10/09/2014 09:20 am ET Updated Dec 06, 2017

Actions Speak Louder Than Words: A Social Acceptance of Bullying

Actions Speak Louder Than Words. A Social Acceptance of Bullying.

In everything that we do, we communicate powerful emotionally charged messages and powerful emotionally charged statements. As the saying goes; "actions speak louder than words".


Sometimes there is a discrepancy between the values that we verbally state and the values that we actually demonstrate through our actions, or indeed through our in-action or our inability to act. Sometimes, inadvertently we can accept the unacceptable and let it go without challenge or reflection. Sometimes socially accepted attitudes unintentionally condone, and indeed support, the very things that we openly disagree with, such as singling out difference, prejudice and bullying. I recently came across a really good example of this.

A young couple had been trying for a baby for some time so when their beautiful little son arrived, a lovely, healthy, gorgeous little boy, clearly this was an event of considerable joy. What shocked me was the response of a close friend of the couple, a young mother herself. Just like his mum, the new baby had ears that stick out. This close friend openly voiced that having seen the new baby, that the only thing that she could think about was, "will they have his ears pinned back?" and "how soon might they do this?" In her view the Mum had "managed to get away with it" because girls can grow long hair to cover their ears, however for a boy this would not be the case.

Now I am certain that her intention was well-meaning and her concern was actually to ensure that this child would be protected from being bullied or targeted for his appearance. However, whilst unintentional, it is exactly this kind of attitude that buys into and validates a culture that focuses on appearance and singles out any difference as a disadvantage or as a disability. Routinely adjusting the appearance of a lovely healthy child validates this kind of targeting and bullying as acceptable and indeed "normal".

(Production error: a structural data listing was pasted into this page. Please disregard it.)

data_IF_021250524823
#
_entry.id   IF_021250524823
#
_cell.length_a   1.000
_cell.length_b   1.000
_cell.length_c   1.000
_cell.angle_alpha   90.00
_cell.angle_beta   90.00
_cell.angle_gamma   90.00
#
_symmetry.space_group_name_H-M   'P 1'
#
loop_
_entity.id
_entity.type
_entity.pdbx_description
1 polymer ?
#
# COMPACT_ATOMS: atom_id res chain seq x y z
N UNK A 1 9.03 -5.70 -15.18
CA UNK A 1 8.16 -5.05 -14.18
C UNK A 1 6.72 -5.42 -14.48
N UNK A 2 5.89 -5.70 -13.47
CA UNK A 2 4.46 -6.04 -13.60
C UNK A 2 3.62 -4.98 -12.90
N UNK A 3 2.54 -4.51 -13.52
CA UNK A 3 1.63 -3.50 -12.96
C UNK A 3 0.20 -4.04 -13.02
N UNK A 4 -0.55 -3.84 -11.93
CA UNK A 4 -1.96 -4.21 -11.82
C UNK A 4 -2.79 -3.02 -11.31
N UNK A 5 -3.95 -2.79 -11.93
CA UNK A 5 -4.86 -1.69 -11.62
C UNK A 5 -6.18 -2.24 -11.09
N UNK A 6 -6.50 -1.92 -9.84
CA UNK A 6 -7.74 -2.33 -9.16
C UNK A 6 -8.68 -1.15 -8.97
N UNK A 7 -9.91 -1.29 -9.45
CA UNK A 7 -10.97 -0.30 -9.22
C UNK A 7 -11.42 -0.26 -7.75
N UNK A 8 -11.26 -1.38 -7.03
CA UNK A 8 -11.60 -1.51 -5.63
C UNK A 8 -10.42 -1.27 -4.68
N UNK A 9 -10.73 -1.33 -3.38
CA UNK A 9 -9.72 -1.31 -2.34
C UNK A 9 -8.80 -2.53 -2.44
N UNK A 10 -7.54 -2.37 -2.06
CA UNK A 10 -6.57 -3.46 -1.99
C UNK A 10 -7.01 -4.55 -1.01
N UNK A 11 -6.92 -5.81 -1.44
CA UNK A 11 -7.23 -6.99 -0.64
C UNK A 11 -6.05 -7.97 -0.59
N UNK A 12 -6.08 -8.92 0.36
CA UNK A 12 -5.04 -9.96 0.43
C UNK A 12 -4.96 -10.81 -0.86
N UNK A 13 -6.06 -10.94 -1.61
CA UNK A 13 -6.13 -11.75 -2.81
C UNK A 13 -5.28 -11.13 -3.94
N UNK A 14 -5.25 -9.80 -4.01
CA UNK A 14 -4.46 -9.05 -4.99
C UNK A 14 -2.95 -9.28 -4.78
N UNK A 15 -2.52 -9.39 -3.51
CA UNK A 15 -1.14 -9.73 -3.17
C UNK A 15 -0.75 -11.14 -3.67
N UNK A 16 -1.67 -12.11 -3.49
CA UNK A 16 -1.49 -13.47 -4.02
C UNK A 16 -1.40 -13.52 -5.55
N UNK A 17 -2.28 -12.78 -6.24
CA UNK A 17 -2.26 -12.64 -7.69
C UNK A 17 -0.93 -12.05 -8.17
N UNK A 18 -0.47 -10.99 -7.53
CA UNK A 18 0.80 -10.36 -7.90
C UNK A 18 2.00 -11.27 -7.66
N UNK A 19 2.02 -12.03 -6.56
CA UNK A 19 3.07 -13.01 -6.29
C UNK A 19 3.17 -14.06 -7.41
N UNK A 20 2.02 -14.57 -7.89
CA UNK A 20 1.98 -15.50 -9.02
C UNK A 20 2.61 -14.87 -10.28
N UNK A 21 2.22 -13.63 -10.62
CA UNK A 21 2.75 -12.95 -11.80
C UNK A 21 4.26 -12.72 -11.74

We need to question how it can be deemed more socially acceptable to surgically alter a child to make them potentially less bulliable than to tackle the issue of bullying itself.

In everything that we do and in everything that we say there are many layers of communication taking place. I've talked more about this in another blog. Our actions demonstrate powerful messages and it's these messages that validate and give cohesion to social and cultural attitudes. Even if our actions are fueled by the very best of intentions; when the things that we do demonstrate an acceptability of something, there is always a powerful underlying message that is being reinforced and stated. I am particularly interested in the messages that we pass on to our children and to the next generation.

At a toddler group age I guarantee that this child will not be singled out. At this early stage of growth and development children are relatively unaware of difference other than in a manner that is naturally curious. At this age curiosity has not yet been tarnished by attitudes of prejudice. The singling out and targeting of difference comes later as children grow and embrace the values that are being demonstrated to them. We learn through experience and children absorb more through demonstration than through the verbal messages that we give them.


We can pass verbal messages on to our children, we can give them good values, we can tell them that bullying is not acceptable and that is not okay to hurt people. But when our attitudes and our actions adapt to fit into a culture of judgement and bullying then we are upholding and colluding with the very things that we verbally oppose and in doing so we reinforce a society in which a lack of emotional awareness and a lack of empathy is "the norm".

Is this what we wish to demonstrate this to the next generation?

I am sure that we are all familiar with the term "our carbon footprint." We also have an" emotional footprint". We both inherit and create an emotional footprint; it's an emotional legacy; and like a timeline it stretches back into our history and it stretches ahead in front of us. When we are born we stand in the shape of our parent's footprint, and this can become part of our blueprint or a foundation stone in our emotional attitudes. As we journey through our own lives emotional experience is continually informing and shaping us, altering and adapting the footprint that we will then pass on to the next generation.

Human beings are emotionally driven; pick up any newspaper and you will read about highly charged emotionally fueled actions. The underlying communications that we both absorb and demonstrate are one of the many ways in which we pass on a powerful legacy. Developing our ability to notice and consider these underlying messages will alter the shape of the footprint that we leave behind, and therefore the shape of the world that our children will live in.